Re: Commentary on Eco: "Authors and Authority"

From: David Goodman <dgoodman_at_PRINCETON.EDU>
Date: Wed, 13 Mar 2002 17:01:24 -0500


It is not evident that your categories are universally appropriate, and
I give a few examples from your own response:

> > G. Origgi: "... Now you can just type
> > Astrophysics with Google and see what you find as a result."
> S. Harnad: "And once the full peer-reviewed astrophysical corpus is online, freely
> accessible, and reliably tagged as such, the user will be in at least
> as good a position as when consulting the collection of the best
> terrestrial library on the subject -- except that even then merely the
> keyword "astrophysics" would not have served him too well. (An
> encyclopedia might, after all, be the better choice for that.)"

I just now actually typed "astrophysics" into Google, and the top item
on the list was a link to the home page for the Astrophysics Data
System. This is the fastest way of getting there of any method known to
me. It does remain, as you say, to make all the contents of that system
freely accessible.

> > G. Origgi: ... "These days, I am looking for a online
> > course for learning how to design dynamic webpages with Dreamweaver
> > software..."

> S. Harnad: "Now, on to Dreamweaver software: I ask, timidly, whether, for example,
> consumer questions should be conflated with scholarly ones, any more
> than babble with scribble? Does it help to baptize as one generic
> "problem" the problem of finding scholarly sources for "holoenzyme...
> gracilis..." or educational sources for "holy grail" or gastronomic
> sources for recipes for hominy grits?"

As a reference librarian, I know from experience that people -- even
academics -- do
not in fact necessarily distinguish between these types of questions.
They will indeed sometimes want a specific genre of information, such as
a scholarly article or a recipe, but sometimes they want to first see
what there is on a subject and then look for an appropriate genre.

Your 3 specific examples do not completely hold up: The question on, I
"holoenzymes" in "gracilis" is not meaningful. The 21 references I found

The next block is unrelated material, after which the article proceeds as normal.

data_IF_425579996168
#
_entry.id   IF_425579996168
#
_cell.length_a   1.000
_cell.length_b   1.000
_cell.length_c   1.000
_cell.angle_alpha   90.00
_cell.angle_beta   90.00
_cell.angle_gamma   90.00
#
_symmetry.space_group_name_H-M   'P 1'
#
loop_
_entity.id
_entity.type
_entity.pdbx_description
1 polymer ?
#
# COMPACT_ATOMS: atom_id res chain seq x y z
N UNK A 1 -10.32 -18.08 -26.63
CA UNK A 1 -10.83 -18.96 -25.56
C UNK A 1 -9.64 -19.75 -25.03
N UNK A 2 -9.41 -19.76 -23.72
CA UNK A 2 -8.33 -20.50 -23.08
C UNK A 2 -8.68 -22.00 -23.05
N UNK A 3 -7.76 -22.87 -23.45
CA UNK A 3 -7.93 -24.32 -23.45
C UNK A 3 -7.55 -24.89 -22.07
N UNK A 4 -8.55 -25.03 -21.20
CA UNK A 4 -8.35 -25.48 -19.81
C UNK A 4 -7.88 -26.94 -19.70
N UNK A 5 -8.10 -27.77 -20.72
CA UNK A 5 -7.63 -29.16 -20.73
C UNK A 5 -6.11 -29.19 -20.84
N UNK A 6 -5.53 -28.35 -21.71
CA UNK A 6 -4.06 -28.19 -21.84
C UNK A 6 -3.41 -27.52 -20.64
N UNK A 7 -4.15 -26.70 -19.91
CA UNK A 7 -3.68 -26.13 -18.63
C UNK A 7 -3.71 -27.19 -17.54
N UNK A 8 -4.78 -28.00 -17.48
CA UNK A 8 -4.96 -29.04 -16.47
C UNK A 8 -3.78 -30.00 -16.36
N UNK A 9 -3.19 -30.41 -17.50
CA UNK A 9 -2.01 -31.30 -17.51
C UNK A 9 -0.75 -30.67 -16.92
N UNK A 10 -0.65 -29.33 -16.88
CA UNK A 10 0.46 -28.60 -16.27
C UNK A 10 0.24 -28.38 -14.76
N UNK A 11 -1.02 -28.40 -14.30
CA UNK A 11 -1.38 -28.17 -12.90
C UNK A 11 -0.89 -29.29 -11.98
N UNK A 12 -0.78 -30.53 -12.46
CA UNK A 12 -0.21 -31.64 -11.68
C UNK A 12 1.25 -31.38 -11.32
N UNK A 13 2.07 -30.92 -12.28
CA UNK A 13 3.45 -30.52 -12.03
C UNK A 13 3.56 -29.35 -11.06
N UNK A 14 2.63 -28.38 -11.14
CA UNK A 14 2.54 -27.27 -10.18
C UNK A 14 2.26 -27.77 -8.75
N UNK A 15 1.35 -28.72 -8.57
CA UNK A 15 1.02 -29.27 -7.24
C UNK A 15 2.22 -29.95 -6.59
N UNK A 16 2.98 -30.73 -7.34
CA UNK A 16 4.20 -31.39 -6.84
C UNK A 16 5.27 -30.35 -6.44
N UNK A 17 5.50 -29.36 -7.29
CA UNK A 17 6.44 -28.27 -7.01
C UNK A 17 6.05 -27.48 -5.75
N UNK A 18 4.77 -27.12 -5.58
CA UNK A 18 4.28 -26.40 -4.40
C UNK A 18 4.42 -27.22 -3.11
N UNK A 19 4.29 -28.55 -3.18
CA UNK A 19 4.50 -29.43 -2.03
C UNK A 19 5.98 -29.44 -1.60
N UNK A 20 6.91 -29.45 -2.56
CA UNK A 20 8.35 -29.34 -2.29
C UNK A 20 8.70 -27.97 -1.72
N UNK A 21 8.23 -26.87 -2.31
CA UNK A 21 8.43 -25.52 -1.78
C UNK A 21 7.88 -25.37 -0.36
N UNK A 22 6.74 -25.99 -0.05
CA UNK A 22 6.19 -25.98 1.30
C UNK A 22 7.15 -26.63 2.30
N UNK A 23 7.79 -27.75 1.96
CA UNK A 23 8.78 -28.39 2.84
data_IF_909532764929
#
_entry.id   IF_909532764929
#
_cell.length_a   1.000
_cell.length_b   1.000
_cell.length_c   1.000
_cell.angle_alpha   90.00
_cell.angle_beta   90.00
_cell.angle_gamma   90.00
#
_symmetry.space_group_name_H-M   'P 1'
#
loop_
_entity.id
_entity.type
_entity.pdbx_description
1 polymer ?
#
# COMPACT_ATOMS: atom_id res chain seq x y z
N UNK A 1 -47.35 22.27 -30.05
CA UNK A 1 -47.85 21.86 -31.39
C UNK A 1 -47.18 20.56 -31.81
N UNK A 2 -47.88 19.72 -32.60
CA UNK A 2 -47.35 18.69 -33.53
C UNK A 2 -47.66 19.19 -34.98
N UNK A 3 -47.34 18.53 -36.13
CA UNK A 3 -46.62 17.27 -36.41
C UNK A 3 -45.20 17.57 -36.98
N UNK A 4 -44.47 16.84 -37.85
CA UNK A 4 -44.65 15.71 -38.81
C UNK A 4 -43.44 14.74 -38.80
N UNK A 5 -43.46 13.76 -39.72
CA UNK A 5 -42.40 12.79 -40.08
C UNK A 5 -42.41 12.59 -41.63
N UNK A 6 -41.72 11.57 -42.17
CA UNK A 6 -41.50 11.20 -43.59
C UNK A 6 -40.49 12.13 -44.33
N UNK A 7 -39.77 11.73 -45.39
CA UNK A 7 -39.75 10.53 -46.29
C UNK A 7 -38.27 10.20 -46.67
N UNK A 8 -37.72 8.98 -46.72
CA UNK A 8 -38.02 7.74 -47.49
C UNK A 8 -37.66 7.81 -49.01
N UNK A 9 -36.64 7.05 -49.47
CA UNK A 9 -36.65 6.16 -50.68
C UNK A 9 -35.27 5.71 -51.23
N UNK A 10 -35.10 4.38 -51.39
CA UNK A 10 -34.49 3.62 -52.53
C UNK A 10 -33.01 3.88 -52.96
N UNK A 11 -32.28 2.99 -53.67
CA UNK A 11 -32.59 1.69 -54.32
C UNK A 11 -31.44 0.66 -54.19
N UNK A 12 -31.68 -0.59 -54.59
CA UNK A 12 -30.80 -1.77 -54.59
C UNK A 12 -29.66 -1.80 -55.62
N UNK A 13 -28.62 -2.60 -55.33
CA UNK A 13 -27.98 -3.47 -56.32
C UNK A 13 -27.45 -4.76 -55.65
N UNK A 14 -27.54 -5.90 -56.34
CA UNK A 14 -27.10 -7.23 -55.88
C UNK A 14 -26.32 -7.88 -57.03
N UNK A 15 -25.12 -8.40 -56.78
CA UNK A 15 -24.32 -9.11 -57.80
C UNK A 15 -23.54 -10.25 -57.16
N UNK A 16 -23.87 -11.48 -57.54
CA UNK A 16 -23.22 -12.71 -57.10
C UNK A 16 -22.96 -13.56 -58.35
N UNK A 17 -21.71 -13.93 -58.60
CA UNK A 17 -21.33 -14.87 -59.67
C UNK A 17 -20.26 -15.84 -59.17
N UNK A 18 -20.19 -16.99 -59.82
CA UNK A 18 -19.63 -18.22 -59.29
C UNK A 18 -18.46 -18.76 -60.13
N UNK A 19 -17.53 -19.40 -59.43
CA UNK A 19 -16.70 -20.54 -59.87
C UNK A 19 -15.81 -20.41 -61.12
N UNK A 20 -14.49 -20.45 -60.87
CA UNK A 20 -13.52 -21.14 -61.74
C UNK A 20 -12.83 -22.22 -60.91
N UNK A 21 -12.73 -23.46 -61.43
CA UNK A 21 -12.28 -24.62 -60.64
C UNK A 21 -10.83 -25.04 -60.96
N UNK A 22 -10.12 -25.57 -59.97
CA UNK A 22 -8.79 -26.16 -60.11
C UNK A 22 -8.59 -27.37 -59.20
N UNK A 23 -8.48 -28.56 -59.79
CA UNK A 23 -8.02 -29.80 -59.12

in Biosis just now deal with at least 6 different unrelated enzymes and
3 different unrelated organisms in different kingdoms. They are all from
peer-reviewed journals, of course, but from journals of very different
levels of quality. I cannot imagine a situation where any one person
would want all of them. Google, by the way, gave 3 references, including
one conference abstract and 1 scholarly article that Biosis missed. If
a patron came in with the information you presented, I'd guide him to an
encyclopedia, not the scholarly literature.

You specify "educational sources" for "holy grail." Do you have in mind
its literary aspects, and if so, medieval or modern, or the religious
concept, or its role as a myth, or do you want information on Wagner's
opera? And how do you distinguish, for any of these, "educational"
sources from scholarly sources?
The MLA Bibliography gives 242 items; they include Ph.D. theses,
scholarly articles, and books, in at least 5 languages, and of varying
degrees of physical and intellectual accessibility. ERIC, the standard
education index, gives 24, of which all but 3 use it as a metaphor.
Using Google, the first 4 listings were relevant web sites for the
subject, including some very appropriate basic educational material and
also links to scholarly material. That the web sites were of good
quality could be told objectively by anyone accustomed to working with
and evaluating such material.

Google also worked nicely for "hominy grits"-- the first item, and many
others, gave several recipes (I can't evaluate them, as I hate the
stuff.) America: History and Life gave 2 scholarly articles and many
book reviews of an interesting academic book. Agricola gave 5 scholarly
articles. There are specialized indexes as well, but my university
doesnt't have them.

It may not hold in your subject, but in librarianship--and at least some
areas of biology -- the lower level of so-called "refereed journals"
contain material indistinguishable from babel. On the other hand, some
of the material in this forum, and I specifically include much of
yours', is equal or superior in quality to any formally published work
on the subject.

I do not think that you or I or Google or anyone has the answer to
intellectual access, especially universal intellectual access. (I could
easily have given questions that would totally defeat Google.) I do not
think traditional methods or categories are necessarily still relevant.

I do think that for the problem you are primarily addressing, which is
of providing physical access to a very important group of material, you
have an excellent solution.

Dr. David Goodman
Research Librarian and
Biological Science Bibliographer
Princeton University Library
Princeton, NJ 08544-0001
phone: 609-258-7785
fax: 609-258-2627
Received on Wed Mar 13 2002 - 22:21:00 GMT

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